ICCA reported another year of continued strength in the international association meetings market.
For the first time ever, more than 11,150 regularly occurring association events which rotate between at least three countries were identified by ICCA members and ICCA’s in-house research team as having taken place during 2012, over 1,000 more than identified a year previously.
The top 10 countries showed little change in ranking, with the top seven repeating their positions, led by the USA, Germany and Spain. United Kingdom, France, Italy, and Brazil are on places 4 through 7. After the aftermath of cancellations due to the earthquake and tsunami, Japan jumped back into the top 10 from 13th to 8th place. The Netherlands remained 9th and China-P.R. dropped from 8th to 10th place. Austria just falls out of the top 10 to 11th place.
In the city rankings, Vienna retained its number one status with 195 meetings in 2012, and Paris is second again. Berlin climbs one place to third. Spanish cities Madrid and Barcelona are respectively 4th and 5th and London and Singapore share 6th place. The biggest climber in the top ten was Copenhagen, taking eighth spot with 137 meetings, 39 more than last year. Istanbul and Amsterdam took ninth and 10th spot, displacing Beijing, which fell three places to 13th.
ICCA CEO Martin Sirk commented: “Once more our members and researchers have identified that the international association sector has been growing strongly over the last year, as has been the case throughout the last few years of global economic uncertainty. Why is this so?”
“Firstly, almost all international associations have a statutory duty to meet on a regular basis, and their annual or biannual main congresses have become increasingly “mission critical” for their communities of members and stakeholders.”
“Secondly, economic strength in certain regions of the world is stimulating growth in regionally rotating association meetings, particularly in Asia and Latin America, but we now also see this trend starting to emerge in regions such as Africa and Middle East.”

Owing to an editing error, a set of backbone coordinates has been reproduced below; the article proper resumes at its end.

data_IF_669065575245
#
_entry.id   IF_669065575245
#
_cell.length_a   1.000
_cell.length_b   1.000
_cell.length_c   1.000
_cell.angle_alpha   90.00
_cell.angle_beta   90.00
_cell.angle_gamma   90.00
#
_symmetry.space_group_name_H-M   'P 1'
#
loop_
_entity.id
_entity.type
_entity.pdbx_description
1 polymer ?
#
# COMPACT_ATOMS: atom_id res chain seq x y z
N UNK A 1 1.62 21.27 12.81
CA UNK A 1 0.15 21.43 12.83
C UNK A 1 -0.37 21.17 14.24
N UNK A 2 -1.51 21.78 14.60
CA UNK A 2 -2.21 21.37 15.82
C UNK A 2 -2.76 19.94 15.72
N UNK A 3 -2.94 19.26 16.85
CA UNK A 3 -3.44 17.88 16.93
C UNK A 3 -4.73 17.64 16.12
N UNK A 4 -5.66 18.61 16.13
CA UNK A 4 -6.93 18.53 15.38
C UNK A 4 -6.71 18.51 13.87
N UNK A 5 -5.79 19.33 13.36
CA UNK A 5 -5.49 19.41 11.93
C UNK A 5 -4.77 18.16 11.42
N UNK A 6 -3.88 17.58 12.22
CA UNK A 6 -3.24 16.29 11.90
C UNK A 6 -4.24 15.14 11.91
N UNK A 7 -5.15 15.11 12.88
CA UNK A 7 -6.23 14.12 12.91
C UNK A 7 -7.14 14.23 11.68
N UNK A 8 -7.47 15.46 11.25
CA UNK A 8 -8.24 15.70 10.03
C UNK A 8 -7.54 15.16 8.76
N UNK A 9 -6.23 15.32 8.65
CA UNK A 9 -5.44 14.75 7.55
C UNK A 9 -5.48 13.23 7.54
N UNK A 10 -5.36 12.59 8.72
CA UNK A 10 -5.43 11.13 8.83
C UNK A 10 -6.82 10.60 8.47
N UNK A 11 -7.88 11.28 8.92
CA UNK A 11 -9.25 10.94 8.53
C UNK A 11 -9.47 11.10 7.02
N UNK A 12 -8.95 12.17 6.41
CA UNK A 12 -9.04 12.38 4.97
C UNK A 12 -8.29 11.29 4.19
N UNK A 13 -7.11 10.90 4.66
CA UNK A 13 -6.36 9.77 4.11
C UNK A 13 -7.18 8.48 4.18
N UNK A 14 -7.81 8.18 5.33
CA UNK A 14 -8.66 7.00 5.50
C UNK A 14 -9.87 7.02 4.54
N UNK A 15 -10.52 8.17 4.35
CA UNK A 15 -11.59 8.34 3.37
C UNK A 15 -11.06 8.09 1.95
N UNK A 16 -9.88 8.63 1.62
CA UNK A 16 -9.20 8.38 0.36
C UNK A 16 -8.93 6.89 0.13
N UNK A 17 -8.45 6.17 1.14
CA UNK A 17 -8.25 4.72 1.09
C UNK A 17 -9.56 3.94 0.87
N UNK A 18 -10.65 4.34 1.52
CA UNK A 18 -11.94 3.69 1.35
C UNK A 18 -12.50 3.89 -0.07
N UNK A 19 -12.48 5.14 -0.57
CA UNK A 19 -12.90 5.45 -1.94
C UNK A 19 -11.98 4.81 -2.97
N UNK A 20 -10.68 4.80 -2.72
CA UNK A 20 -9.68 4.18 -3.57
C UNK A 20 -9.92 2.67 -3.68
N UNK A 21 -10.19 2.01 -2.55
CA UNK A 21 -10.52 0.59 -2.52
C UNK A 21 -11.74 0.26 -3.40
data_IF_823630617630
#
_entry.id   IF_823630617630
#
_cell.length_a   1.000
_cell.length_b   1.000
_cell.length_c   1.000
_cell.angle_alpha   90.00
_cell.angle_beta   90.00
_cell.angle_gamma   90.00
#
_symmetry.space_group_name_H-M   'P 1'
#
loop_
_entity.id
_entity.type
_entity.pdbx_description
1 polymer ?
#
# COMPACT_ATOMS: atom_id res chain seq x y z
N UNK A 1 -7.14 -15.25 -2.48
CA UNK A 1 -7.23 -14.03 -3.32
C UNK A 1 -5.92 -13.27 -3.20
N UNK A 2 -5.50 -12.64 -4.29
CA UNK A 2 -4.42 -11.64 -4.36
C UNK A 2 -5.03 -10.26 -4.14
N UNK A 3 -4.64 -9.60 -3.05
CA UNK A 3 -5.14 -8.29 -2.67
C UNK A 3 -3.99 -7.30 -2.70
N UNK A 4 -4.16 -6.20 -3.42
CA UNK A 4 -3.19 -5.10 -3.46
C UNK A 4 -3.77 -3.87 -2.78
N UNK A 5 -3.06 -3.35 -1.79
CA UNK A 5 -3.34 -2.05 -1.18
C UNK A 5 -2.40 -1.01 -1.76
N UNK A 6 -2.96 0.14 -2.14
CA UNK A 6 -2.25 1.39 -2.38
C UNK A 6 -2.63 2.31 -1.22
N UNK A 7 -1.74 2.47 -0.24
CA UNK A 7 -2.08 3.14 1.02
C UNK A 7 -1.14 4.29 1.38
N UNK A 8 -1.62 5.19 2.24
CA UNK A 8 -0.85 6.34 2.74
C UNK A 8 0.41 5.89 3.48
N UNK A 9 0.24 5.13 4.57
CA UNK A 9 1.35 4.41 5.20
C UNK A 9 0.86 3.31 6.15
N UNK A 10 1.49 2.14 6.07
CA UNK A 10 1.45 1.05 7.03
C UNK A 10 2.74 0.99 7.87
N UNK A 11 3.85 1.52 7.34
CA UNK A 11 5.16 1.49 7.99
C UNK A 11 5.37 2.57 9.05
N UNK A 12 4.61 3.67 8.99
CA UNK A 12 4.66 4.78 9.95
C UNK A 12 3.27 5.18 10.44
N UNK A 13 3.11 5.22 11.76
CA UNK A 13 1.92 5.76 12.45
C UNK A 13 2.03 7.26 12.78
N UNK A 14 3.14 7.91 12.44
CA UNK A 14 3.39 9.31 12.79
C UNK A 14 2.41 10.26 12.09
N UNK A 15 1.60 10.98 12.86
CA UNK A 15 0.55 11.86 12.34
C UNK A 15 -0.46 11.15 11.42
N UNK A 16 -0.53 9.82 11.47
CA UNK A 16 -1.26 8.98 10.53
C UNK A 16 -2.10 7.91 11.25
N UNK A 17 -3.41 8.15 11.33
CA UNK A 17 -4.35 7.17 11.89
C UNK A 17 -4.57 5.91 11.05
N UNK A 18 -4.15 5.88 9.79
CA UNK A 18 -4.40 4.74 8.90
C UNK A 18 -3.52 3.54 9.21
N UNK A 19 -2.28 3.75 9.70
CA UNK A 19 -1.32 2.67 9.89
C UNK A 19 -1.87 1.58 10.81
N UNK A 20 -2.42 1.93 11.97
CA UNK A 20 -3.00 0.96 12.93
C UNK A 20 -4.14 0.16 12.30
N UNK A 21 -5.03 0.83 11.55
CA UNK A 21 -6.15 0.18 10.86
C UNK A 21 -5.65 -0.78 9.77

"And thirdly, association congresses are to a large extent driven by scientific, healthcare and technological advances, and we are continuing to live in an era where the accelerated expansion of discovery and innovation is at an unprecedented level, creating entirely new associations and events to share insight into and develop new business from this new knowledge.”
Klaus Wowereit, Governing Mayor of Berlin, says: "Berlin is moving to the top of the international congress business. With additional event capacities, such as the new CityCube Berlin, the city is also well-positioned for the convention business for the long term and is well able to handle the diversity of the requests. Berlin is also such an attractive city that large organisations and companies like to put on their events in the German capital. Every international congress that is held in Berlin is thus also a positive testimony on the city."
Last year, in addition to hosting the Olympics and Paralympic Games, London hosted a record number of global business events which has now elevated the city’s status to sixth place globally. The city has also recently secured some of the most prestigious medical congresses and annual general meetings. Events of this scale typically bring up to £80 million in economic benefit to the host city and support the business events industry which is worth £40 billion to the UK overall economy.
The Mayor of London, Boris Johnson, commented: ‘London’s popularity as a host for major business events continues to rise thanks to a concerted effort to capture more of the fiercely competitive business tourism market. We have the expertise, the transport system, venues and accommodation to ensure these events will receive a world class experience. The city’s extraordinary success in hosting last year’s Olympic and Paralympic Games will only build on this success.’
As part of ICCA’s 50 year anniversary a special 50 year edition of its international association meetings Statistics Report “A modern history of international association meetings” will be published in September 2013.
ICCA’s International Association Meetings Tables are published every year. To be included, meetings must be held on a regular basis, have at least 50 delegates, and rotate between at least three countries.